IDEAS home Printed from https://ideas.repec.org/p/nbr/nberwo/15984.html
   My bibliography  Save this paper

Fertility and the Personal Exemption: Comment

Author

Listed:
  • Richard Crump
  • Gopi Shah Goda
  • Kevin Mumford

Abstract

One of the most commonly cited studies on the effect of child subsidies on fertility, Whittington, Alm and Peters (1990), claimed a large positive effect of child tax benefits on fertility using time series methods. We revisit this question in light of recent increases in child tax benefits by replicating this earlier study and extending the analysis. We do not find strong evidence to justify the model specification from the original paper. Moreover, even if the original specfication is appropriate, we show that the Whittington et al. results are not robust to more general measures of child tax benefits. While we do not find evidence that child tax benefits affect the level of fertility, we find some evidence of a short-run fertility response that occurs with a two-year lag.

Suggested Citation

  • Richard Crump & Gopi Shah Goda & Kevin Mumford, 2010. "Fertility and the Personal Exemption: Comment," NBER Working Papers 15984, National Bureau of Economic Research, Inc.
  • Handle: RePEc:nbr:nberwo:15984
    Note: CH PE
    as

    Download full text from publisher

    File URL: http://www.nber.org/papers/w15984.pdf
    Download Restriction: no

    Other versions of this item:

    References listed on IDEAS

    as
    1. Carrion-i-Silvestre, Josep Lluís & Kim, Dukpa & Perron, Pierre, 2009. "Gls-Based Unit Root Tests With Multiple Structural Breaks Under Both The Null And The Alternative Hypotheses," Econometric Theory, Cambridge University Press, vol. 25(06), pages 1754-1792, December.
    2. Bruce D. Meyer & Dan T. Rosenbaum, 2001. "Welfare, the Earned Income Tax Credit, and the Labor Supply of Single Mothers," The Quarterly Journal of Economics, Oxford University Press, vol. 116(3), pages 1063-1114.
    3. Perron, Pierre & Qu, Zhongjun, 2007. "A simple modification to improve the finite sample properties of Ng and Perron's unit root tests," Economics Letters, Elsevier, vol. 94(1), pages 12-19, January.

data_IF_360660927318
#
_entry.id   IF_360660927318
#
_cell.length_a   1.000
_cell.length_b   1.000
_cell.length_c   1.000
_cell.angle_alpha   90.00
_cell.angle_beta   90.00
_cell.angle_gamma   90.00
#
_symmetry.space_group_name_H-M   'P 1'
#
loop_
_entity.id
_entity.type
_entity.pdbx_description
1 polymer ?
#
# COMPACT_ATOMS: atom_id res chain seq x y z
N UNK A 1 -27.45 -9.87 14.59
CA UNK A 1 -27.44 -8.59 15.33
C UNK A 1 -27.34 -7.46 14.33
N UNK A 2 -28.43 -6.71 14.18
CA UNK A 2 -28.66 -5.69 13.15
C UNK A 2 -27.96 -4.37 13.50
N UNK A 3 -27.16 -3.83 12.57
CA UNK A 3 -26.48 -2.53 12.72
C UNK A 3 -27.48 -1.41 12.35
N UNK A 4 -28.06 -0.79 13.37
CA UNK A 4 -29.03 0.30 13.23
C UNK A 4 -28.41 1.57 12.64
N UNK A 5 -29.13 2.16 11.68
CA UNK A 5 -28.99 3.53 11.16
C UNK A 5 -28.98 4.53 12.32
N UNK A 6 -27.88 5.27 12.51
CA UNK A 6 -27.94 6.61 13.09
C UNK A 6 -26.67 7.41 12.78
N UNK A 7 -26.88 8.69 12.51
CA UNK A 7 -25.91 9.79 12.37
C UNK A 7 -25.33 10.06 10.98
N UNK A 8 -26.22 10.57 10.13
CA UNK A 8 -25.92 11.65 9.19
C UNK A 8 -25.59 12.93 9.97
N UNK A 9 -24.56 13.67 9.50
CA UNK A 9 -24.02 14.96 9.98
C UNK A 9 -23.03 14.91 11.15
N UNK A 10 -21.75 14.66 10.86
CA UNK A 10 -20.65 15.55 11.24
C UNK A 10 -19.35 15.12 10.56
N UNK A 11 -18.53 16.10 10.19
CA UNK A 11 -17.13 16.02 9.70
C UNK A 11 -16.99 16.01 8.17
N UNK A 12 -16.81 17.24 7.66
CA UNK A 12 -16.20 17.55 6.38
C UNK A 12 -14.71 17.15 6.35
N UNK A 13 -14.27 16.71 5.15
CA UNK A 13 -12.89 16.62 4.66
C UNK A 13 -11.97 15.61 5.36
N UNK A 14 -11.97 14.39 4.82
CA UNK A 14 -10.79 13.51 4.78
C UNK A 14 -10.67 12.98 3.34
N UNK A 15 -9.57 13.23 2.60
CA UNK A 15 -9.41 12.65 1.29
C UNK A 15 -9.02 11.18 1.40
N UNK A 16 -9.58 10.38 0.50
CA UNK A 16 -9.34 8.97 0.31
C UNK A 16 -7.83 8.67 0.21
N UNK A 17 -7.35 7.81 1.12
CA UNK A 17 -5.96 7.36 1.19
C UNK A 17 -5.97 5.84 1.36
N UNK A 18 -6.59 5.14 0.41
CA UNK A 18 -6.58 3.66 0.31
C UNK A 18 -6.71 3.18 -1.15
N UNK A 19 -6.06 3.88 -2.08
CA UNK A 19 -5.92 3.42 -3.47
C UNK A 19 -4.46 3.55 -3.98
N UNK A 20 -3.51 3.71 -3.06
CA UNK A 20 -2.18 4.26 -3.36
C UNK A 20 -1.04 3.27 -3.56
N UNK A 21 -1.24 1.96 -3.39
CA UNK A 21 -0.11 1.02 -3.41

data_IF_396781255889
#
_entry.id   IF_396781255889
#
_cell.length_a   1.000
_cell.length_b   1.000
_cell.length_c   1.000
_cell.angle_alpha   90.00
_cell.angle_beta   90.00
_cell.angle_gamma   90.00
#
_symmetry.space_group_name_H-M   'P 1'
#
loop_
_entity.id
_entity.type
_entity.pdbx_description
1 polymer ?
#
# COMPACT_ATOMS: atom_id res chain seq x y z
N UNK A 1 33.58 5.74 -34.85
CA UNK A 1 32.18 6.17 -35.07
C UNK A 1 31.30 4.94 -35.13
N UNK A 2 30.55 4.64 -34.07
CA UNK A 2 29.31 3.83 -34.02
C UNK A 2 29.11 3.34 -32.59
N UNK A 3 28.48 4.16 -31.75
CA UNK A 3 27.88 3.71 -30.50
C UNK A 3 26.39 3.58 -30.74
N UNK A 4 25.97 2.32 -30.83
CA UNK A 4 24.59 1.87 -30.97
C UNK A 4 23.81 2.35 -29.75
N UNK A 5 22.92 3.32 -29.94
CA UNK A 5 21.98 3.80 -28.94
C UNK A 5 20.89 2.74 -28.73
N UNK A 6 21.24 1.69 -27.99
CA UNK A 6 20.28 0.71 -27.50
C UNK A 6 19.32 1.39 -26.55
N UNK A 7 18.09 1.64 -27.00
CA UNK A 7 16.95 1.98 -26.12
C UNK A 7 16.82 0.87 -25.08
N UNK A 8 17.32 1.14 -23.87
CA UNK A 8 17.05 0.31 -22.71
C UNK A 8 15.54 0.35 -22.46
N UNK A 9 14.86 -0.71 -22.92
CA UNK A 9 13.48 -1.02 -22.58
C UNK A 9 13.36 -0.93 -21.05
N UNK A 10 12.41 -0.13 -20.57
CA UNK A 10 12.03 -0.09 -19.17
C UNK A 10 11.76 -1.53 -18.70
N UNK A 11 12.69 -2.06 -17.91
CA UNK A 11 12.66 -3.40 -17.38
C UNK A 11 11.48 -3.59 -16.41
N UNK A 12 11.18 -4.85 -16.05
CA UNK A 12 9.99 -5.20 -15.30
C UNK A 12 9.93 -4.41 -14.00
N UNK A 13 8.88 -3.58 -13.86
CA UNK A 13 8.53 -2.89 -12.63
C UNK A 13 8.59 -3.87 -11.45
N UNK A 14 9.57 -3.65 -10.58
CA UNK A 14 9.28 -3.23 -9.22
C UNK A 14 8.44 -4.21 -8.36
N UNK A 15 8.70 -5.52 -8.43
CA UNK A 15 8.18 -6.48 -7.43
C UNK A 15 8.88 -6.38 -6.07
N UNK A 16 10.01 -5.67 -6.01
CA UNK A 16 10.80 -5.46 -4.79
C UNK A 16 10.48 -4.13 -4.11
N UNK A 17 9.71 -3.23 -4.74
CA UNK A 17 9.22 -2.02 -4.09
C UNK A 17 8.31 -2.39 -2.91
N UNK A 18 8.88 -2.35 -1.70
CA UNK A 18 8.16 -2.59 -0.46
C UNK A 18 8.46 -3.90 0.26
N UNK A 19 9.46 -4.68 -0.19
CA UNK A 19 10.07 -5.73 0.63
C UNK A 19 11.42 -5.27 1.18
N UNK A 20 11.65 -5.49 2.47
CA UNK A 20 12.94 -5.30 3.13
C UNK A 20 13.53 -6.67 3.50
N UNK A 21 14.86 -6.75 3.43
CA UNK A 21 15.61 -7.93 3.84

4. Joakim Westerlund & David L. Edgerton, 2007. "New Improved Tests for Cointegration with Structural Breaks," Journal of Time Series Analysis, Wiley Blackwell, vol. 28(2), pages 188-224, March.
    5. Saikkonen, Pentti & Lutkepohl, Helmut, 2000. "Testing for the Cointegrating Rank of a VAR Process with Structural Shifts," Journal of Business & Economic Statistics, American Statistical Association, vol. 18(4), pages 451-464, October.
    6. Daniel Parent & Ling Wang, 2007. "Tax incentives and fertility in Canada: quantum vs tempo effects," Canadian Journal of Economics, Canadian Economics Association, vol. 40(2), pages 371-400, May.
    7. Whittington, Leslie A & Alm, James & Peters, H Elizabeth, 1990. "Fertility and the Personal Exemption: Implicit Pronatalist Policy in the United States," American Economic Review, American Economic Association, vol. 80(3), pages 545-556, June.
    8. Richard Crump & Gopi Shah Goda & Kevin J. Mumford, 2011. "Fertility and the Personal Exemption: Comment," American Economic Review, American Economic Association, vol. 101(4), pages 1616-1628, June.
    9. Junsen Zhang & Jason Quan & Peter van Meerbergen, 1994. "The Effect of Tax-Transfer Policies on Fertility in Canada, 1921-88," Journal of Human Resources, University of Wisconsin Press, vol. 29(1), pages 181-201.
    10. Kevin Milligan, 2005. "Subsidizing the Stork: New Evidence on Tax Incentives and Fertility," The Review of Economics and Statistics, MIT Press, vol. 87(3), pages 539-555, August.
    11. Harvey, David I. & Leybourne, Stephen J. & Taylor, A.M. Robert, 2009. "Unit Root Testing In Practice: Dealing With Uncertainty Over The Trend And Initial Condition," Econometric Theory, Cambridge University Press, vol. 25(03), pages 587-636, June.
    12. Eissa, Nada & Hoynes, Hilary Williamson, 2004. "Taxes and the labor market participation of married couples: the earned income tax credit," Journal of Public Economics, Elsevier, vol. 88(9-10), pages 1931-1958, August.